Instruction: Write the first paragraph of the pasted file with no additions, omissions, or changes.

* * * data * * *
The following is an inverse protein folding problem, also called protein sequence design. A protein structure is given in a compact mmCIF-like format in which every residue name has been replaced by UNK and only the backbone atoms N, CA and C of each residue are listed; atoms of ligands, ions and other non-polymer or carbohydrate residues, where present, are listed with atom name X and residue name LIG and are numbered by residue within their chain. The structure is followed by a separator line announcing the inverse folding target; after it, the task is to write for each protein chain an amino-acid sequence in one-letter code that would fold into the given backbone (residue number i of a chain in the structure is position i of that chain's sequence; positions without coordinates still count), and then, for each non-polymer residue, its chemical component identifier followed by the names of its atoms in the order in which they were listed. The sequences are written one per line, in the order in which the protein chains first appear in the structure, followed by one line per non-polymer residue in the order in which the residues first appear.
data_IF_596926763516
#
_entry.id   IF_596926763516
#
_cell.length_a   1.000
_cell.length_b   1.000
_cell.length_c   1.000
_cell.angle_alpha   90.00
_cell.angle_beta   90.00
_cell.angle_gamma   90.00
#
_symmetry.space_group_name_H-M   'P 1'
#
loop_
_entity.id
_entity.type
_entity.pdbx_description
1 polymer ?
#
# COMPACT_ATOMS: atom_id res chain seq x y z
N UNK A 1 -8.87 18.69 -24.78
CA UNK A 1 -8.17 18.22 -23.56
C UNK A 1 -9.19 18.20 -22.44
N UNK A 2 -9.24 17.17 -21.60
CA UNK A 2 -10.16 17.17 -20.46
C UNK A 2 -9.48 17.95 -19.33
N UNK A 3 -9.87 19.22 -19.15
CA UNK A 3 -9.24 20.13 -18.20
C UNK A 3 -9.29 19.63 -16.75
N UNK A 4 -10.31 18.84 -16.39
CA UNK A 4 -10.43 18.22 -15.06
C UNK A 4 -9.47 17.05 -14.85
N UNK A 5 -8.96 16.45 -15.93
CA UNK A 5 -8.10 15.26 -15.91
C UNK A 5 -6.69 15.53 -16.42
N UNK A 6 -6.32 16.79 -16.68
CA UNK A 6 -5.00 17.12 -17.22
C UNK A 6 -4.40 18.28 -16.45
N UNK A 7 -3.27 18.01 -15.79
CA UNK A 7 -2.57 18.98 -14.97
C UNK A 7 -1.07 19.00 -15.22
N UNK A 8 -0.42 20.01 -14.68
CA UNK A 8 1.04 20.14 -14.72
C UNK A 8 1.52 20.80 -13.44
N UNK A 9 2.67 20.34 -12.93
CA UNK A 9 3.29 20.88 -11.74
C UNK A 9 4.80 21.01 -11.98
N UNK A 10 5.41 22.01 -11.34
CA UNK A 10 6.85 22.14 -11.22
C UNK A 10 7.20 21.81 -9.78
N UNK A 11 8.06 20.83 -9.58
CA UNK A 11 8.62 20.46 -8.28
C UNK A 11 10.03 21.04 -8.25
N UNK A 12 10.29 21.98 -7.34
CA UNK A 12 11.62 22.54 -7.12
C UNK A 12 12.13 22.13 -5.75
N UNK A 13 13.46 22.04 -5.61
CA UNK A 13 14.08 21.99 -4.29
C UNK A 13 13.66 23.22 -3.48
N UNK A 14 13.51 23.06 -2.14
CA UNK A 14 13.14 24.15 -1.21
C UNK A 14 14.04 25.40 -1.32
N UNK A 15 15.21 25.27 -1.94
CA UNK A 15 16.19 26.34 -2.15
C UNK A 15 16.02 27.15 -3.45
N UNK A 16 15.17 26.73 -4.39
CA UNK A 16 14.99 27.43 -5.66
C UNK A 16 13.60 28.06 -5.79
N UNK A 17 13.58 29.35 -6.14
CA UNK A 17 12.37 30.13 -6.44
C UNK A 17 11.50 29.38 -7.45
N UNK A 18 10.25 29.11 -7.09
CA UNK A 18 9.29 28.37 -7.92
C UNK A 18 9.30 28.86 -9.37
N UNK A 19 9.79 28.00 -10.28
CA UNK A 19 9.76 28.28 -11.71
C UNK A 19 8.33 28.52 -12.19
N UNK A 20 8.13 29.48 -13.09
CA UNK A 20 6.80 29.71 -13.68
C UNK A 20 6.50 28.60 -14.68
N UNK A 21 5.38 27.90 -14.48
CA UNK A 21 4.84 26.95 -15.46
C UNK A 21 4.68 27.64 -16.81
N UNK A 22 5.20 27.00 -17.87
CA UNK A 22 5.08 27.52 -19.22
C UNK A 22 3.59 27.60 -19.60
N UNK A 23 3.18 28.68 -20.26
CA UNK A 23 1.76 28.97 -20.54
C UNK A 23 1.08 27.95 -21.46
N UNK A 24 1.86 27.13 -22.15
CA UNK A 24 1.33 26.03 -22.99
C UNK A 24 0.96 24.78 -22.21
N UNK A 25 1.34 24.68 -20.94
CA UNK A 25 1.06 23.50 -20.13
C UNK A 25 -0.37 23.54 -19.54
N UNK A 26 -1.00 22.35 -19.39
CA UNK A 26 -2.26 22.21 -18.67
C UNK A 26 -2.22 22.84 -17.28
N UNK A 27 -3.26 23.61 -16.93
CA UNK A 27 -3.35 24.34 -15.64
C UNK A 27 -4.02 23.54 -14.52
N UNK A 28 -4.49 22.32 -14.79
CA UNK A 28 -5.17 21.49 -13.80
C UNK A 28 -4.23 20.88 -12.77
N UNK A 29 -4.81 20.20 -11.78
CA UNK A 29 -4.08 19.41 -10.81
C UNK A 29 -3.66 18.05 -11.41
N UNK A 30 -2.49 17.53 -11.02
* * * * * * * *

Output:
The following is an inverse protein folding problem, also called protein sequence design. A protein structure is given in a compact mmCIF-like format in which every residue name has been replaced by UNK and only the backbone atoms N, CA and C of each residue are listed; atoms of ligands, ions and other non-polymer or carbohydrate residues, where present, are listed with atom name X and residue name LIG and are numbered by residue within their chain. The structure is followed by a separator line announcing the inverse folding target; after it, the task is to write for each protein chain an amino-acid sequence in one-letter code that would fold into the given backbone (residue number i of a chain in the structure is position i of that chain's sequence; positions without coordinates still count), and then, for each non-polymer residue, its chemical component identifier followed by the names of its atoms in the order in which they were listed. The sequences are written one per line, in the order in which the protein chains first appear in the structure, followed by one line per non-polymer residue in the order in which the residues first appear.